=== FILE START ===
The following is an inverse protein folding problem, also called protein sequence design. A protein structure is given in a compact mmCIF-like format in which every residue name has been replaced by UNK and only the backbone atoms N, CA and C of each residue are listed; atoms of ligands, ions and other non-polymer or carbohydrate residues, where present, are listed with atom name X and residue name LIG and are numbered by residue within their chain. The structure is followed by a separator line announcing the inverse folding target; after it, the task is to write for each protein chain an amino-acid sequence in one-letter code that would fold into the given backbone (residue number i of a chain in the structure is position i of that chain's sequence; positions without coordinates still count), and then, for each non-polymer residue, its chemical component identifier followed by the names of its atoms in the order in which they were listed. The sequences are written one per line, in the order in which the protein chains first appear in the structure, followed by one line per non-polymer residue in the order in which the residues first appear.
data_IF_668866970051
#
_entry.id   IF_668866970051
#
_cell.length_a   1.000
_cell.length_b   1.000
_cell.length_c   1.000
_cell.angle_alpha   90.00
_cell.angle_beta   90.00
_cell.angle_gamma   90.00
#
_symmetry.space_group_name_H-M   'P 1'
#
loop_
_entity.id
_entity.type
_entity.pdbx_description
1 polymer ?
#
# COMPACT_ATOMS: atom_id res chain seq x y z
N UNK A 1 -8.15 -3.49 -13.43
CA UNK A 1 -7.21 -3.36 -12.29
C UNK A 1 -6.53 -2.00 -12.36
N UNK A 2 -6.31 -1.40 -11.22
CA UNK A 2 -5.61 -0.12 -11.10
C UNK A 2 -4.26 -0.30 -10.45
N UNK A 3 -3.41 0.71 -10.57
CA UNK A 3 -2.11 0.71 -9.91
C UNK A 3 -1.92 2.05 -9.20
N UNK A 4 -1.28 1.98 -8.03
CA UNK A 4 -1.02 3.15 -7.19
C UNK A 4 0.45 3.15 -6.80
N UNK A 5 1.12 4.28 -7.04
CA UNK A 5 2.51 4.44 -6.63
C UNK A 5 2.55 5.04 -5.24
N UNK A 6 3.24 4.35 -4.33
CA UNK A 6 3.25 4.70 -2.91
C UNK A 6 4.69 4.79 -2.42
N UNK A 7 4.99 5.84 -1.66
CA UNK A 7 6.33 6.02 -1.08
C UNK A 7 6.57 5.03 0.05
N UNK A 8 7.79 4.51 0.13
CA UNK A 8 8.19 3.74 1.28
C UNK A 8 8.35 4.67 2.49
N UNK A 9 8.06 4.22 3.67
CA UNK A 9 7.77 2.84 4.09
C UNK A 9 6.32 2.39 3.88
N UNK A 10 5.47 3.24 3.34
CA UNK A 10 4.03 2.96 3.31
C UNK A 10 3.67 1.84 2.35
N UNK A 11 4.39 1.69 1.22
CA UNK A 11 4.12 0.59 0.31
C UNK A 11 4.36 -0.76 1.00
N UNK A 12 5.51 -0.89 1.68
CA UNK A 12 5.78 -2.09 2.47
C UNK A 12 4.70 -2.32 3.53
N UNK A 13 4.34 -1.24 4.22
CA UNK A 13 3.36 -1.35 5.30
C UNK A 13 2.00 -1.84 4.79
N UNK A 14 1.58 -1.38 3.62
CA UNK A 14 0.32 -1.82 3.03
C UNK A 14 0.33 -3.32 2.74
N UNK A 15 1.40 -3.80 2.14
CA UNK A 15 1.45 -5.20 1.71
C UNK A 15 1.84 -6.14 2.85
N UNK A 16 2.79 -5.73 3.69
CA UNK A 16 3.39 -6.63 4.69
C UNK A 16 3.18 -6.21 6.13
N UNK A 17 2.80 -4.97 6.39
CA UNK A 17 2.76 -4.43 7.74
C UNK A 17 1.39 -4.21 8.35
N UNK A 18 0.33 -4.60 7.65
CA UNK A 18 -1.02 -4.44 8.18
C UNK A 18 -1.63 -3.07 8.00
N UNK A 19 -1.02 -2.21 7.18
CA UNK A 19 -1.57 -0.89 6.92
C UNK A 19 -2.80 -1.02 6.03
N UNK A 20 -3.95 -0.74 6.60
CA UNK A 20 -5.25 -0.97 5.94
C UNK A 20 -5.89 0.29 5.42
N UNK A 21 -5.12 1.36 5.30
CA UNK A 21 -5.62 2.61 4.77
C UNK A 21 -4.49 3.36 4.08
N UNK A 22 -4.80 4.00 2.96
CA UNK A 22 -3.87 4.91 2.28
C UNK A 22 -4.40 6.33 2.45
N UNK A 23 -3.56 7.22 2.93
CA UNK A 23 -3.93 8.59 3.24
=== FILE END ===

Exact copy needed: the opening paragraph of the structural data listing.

The following is an inverse protein folding problem, also called protein sequence design. A protein structure is given in a compact mmCIF-like format in which every residue name has been replaced by UNK and only the backbone atoms N, CA and C of each residue are listed; atoms of ligands, ions and other non-polymer or carbohydrate residues, where present, are listed with atom name X and residue name LIG and are numbered by residue within their chain. The structure is followed by a separator line announcing the inverse folding target; after it, the task is to write for each protein chain an amino-acid sequence in one-letter code that would fold into the given backbone (residue number i of a chain in the structure is position i of that chain's sequence; positions without coordinates still count), and then, for each non-polymer residue, its chemical component identifier followed by the names of its atoms in the order in which they were listed. The sequences are written one per line, in the order in which the protein chains first appear in the structure, followed by one line per non-polymer residue in the order in which the residues first appear.